“People would write in saying: ‘The editor with the glasses is so hot,’” she said. “Which is hysterical, since we all wear glasses.”
Stalkers who show up at the offices in Springfield, alas, may have trouble finding actual people. Stamper telecommutes from her home outside Philadelphia. During the visit, the halls were eerily deserted. No heads popped above cubicles. Only a few faintly murmuring voices were heard.
Yet at the center of the main upstairs work area stands a howling mass of irreplaceable historical chatter: The Consolidated Files.
The files, kept in red cabinets that snake around the middle of the room, contain millions of citations: Small slips of paper documenting individual word uses, drawn from newspapers, books, radio, packaging and other sources, stretching from the 1980s back well into the 19th century.
These days, lexicographers work from an updated digitized database, but Stamper opened a drawer and pulled out a favorite “pink,” as editorial notes are called, from the 1950s sternly declaring that the word “cracker” “could not be defined as a ‘biscuit’ nor as a ‘wafer.’”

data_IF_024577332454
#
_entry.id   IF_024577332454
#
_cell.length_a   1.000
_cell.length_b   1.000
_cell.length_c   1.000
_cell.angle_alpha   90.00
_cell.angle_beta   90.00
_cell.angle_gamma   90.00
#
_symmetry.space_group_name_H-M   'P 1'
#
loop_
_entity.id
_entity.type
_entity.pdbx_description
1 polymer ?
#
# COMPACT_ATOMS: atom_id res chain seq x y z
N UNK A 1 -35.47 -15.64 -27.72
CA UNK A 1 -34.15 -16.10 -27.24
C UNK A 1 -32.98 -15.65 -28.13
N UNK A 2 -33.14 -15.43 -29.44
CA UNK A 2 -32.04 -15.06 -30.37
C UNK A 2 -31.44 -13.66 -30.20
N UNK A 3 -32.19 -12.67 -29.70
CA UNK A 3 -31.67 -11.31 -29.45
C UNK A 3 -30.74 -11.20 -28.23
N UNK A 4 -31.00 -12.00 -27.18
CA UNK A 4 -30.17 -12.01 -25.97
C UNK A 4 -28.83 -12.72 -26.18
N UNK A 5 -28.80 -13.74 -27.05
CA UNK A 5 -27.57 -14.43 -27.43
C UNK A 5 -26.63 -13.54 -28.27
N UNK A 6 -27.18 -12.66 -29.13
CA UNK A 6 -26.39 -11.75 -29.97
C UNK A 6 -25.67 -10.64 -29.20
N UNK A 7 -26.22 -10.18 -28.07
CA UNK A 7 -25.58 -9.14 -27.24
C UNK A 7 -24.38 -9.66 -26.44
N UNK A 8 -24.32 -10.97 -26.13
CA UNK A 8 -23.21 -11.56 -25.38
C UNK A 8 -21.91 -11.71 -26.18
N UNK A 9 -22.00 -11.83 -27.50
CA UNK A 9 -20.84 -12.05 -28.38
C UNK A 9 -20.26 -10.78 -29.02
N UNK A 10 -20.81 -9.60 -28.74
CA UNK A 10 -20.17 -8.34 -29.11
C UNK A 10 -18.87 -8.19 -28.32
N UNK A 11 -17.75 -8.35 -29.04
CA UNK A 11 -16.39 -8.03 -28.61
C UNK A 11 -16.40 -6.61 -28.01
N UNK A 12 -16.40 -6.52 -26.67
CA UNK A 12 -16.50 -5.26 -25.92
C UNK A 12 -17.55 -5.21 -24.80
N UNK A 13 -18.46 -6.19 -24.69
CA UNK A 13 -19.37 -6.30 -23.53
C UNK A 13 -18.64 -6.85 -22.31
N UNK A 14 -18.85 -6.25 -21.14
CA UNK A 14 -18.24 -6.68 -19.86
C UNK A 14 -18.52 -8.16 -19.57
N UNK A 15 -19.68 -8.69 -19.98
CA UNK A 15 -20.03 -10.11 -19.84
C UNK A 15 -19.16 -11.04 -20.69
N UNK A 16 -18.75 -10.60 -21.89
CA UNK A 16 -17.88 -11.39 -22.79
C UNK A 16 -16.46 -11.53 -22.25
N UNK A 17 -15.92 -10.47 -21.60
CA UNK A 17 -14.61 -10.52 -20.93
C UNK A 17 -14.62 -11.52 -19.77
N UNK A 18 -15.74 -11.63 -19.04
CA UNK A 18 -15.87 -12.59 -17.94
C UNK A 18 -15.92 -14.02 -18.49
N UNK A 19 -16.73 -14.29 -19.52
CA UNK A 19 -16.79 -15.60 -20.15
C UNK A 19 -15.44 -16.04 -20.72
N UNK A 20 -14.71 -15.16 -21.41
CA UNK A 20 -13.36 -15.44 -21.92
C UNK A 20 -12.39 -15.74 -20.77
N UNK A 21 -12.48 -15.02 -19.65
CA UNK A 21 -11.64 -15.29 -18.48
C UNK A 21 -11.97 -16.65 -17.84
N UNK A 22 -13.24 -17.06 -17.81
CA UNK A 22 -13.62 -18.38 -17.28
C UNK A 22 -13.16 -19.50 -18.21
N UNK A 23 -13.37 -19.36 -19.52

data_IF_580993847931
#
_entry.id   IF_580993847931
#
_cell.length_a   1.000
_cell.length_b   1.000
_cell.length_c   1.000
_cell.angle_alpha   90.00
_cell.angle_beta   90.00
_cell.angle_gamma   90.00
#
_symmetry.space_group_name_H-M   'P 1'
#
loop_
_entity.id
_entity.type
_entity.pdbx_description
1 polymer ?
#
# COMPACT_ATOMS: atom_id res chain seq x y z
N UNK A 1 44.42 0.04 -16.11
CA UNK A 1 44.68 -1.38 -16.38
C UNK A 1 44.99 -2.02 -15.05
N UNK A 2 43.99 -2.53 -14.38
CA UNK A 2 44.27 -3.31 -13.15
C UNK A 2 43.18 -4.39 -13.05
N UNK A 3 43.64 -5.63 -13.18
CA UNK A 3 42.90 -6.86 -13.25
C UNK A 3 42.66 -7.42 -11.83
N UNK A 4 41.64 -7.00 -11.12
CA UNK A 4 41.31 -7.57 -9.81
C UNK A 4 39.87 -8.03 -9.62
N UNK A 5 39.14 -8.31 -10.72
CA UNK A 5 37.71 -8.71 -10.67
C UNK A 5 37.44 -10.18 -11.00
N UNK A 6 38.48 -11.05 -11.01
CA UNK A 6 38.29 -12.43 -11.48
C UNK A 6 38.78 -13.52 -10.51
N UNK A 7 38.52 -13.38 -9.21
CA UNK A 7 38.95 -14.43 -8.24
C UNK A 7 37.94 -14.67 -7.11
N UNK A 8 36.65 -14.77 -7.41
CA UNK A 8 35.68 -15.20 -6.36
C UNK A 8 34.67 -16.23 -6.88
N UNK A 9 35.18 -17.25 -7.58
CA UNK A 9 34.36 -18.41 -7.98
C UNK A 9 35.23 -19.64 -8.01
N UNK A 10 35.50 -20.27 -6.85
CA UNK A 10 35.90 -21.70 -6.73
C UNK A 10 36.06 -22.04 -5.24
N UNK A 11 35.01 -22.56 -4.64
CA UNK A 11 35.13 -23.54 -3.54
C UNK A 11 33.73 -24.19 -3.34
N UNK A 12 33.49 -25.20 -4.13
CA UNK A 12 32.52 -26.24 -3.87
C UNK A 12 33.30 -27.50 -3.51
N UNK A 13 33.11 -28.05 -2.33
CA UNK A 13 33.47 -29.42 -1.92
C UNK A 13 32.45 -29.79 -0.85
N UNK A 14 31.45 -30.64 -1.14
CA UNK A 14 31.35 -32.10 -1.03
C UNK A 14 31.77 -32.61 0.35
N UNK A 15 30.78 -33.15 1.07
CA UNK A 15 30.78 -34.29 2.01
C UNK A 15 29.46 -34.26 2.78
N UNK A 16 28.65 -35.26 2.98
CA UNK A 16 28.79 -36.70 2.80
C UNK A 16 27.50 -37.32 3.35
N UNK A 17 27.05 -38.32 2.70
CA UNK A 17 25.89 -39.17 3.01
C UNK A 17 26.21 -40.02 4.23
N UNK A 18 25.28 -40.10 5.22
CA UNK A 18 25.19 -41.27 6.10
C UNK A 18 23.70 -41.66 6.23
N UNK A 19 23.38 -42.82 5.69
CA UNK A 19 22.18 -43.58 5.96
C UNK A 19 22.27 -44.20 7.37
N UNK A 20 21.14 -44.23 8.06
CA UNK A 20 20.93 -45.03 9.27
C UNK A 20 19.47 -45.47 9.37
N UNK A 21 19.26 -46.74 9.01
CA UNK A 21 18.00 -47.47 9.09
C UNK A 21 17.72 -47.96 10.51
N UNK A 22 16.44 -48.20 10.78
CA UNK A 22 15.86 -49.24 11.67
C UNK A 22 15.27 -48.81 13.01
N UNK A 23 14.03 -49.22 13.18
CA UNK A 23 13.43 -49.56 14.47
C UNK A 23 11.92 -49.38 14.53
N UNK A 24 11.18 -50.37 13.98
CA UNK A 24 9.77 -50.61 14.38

“This just sums up the job so well,” she said in a sub-sotto-voce whisper.
If dictionaries are a form of information technology, the building is in some ways a catalog of obsolescence. A downstairs gallery includes a 1934 poster advertising the second edition of the Webster’s New International Dictionary, billed as “one of the thickest books ever printed.” (The technology needed to bind it, Stamper said, no longer exists.)
There are also oddities like an asymmetrically bound Seventh New Collegiate from 1969, designed so it could hold itself up — an innovation that failed to catch on, probably because if you open it too far from the center, it falls over.
The dictionary industry itself has been listing of late, as printed dictionaries have given way to online dictionaries, many of them free. Merriam-Webster, a subsidiary of Encyclopaedia Britannica, itself announced layoffs just as she was finishing her manuscript. (It currently has 70 employees.)
There are only about 50 lexicographers working at dictionary companies in the US today, Stamper estimated, but their work, she believes, remains as vital as it was in Noah Webster’s day.
“There’s something to having a bunch of nerds sitting in an office dispassionately reading lots and lots of material and distilling the meaning of a word as it’s been used in lots of places,” she said. “It really is this weird democratic process.”